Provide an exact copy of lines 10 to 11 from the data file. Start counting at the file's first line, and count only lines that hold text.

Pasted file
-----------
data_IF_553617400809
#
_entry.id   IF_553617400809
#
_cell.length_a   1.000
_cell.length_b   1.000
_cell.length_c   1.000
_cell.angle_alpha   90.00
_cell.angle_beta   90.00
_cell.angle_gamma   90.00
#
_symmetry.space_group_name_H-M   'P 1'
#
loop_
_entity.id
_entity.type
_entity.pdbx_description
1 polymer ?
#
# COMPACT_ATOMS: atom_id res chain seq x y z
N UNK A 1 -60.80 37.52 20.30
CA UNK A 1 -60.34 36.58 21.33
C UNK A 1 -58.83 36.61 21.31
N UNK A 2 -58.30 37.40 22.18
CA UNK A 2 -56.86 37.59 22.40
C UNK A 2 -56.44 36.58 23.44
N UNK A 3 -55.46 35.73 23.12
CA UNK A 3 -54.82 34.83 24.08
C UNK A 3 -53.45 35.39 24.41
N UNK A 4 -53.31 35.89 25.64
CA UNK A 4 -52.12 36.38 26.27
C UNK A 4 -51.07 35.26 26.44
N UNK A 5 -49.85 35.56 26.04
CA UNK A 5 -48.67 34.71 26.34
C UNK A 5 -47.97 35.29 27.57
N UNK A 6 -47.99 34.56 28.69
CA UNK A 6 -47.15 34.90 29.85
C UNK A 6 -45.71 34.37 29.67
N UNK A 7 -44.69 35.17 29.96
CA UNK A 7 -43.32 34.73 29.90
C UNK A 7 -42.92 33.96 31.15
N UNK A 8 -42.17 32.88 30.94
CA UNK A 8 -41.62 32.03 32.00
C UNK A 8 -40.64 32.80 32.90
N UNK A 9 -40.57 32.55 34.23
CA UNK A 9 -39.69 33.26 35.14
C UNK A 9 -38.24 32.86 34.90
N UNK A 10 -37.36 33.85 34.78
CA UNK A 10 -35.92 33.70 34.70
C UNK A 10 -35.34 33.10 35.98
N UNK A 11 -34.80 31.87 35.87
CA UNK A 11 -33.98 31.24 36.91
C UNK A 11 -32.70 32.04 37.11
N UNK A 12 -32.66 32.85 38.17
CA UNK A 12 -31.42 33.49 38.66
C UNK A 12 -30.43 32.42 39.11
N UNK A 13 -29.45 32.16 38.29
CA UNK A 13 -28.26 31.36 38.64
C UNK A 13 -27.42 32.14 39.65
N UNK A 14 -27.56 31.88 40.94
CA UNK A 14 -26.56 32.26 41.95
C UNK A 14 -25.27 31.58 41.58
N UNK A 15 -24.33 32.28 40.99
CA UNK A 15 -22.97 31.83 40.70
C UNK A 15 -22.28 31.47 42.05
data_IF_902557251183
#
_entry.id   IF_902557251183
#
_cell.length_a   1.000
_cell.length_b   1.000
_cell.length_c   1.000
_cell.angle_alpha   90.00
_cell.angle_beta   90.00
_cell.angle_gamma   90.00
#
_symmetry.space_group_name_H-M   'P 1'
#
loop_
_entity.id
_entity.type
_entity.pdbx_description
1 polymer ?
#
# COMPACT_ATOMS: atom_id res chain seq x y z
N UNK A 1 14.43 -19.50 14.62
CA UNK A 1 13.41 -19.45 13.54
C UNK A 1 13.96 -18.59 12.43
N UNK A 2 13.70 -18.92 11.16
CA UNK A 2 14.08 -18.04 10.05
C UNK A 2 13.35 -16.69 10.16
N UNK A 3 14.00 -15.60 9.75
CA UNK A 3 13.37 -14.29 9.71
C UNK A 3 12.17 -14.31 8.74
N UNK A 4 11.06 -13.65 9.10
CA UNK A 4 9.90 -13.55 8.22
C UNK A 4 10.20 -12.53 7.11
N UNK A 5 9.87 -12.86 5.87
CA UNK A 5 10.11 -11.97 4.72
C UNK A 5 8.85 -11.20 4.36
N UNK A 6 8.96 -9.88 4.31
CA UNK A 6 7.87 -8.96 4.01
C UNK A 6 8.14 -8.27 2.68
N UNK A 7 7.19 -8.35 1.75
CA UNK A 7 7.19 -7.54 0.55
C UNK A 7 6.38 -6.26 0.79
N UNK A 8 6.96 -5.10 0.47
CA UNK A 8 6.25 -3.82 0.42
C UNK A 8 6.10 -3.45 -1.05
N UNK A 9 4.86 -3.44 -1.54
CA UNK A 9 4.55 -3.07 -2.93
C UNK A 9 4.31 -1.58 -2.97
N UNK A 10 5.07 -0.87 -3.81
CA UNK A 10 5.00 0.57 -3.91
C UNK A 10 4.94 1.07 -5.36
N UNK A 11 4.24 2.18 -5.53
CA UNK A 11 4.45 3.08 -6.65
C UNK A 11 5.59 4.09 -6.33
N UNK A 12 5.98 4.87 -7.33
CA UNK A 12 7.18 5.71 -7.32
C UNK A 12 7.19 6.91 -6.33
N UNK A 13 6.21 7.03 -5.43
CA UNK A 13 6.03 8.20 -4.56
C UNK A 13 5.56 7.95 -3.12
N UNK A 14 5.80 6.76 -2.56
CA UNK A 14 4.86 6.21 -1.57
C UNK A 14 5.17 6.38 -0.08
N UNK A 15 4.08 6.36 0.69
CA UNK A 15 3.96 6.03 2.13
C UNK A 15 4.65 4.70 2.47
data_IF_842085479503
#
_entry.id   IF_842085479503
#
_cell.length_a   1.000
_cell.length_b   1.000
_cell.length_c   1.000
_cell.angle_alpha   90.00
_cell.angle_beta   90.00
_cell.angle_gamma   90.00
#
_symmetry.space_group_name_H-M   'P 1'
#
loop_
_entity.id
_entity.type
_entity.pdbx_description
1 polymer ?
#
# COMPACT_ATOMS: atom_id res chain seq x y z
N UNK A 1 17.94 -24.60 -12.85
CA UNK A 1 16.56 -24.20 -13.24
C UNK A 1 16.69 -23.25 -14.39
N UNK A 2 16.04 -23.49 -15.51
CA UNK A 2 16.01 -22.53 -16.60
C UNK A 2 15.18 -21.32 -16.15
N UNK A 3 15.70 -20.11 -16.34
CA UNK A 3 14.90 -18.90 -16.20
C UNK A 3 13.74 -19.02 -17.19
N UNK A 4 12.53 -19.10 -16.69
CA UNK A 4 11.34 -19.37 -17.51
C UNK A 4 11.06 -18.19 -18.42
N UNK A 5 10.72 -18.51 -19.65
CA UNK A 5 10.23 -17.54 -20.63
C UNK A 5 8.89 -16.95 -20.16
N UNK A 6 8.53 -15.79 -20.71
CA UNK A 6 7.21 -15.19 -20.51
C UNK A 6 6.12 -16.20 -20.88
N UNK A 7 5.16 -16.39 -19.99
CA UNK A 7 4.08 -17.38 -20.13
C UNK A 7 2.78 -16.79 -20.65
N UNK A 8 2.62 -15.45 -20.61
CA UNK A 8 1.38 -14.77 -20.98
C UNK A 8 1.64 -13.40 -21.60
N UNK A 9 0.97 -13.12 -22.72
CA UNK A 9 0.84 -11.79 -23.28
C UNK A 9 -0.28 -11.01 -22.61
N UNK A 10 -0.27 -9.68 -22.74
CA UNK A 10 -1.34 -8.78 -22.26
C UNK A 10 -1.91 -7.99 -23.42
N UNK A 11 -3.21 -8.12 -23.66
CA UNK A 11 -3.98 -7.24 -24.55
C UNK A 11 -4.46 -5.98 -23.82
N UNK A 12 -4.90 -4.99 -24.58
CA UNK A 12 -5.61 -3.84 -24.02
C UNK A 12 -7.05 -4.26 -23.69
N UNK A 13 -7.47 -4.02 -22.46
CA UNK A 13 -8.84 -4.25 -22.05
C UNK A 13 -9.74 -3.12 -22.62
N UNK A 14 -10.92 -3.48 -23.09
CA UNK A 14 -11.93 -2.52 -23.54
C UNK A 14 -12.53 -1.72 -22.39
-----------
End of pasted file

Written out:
_cell.angle_gamma   90.00
#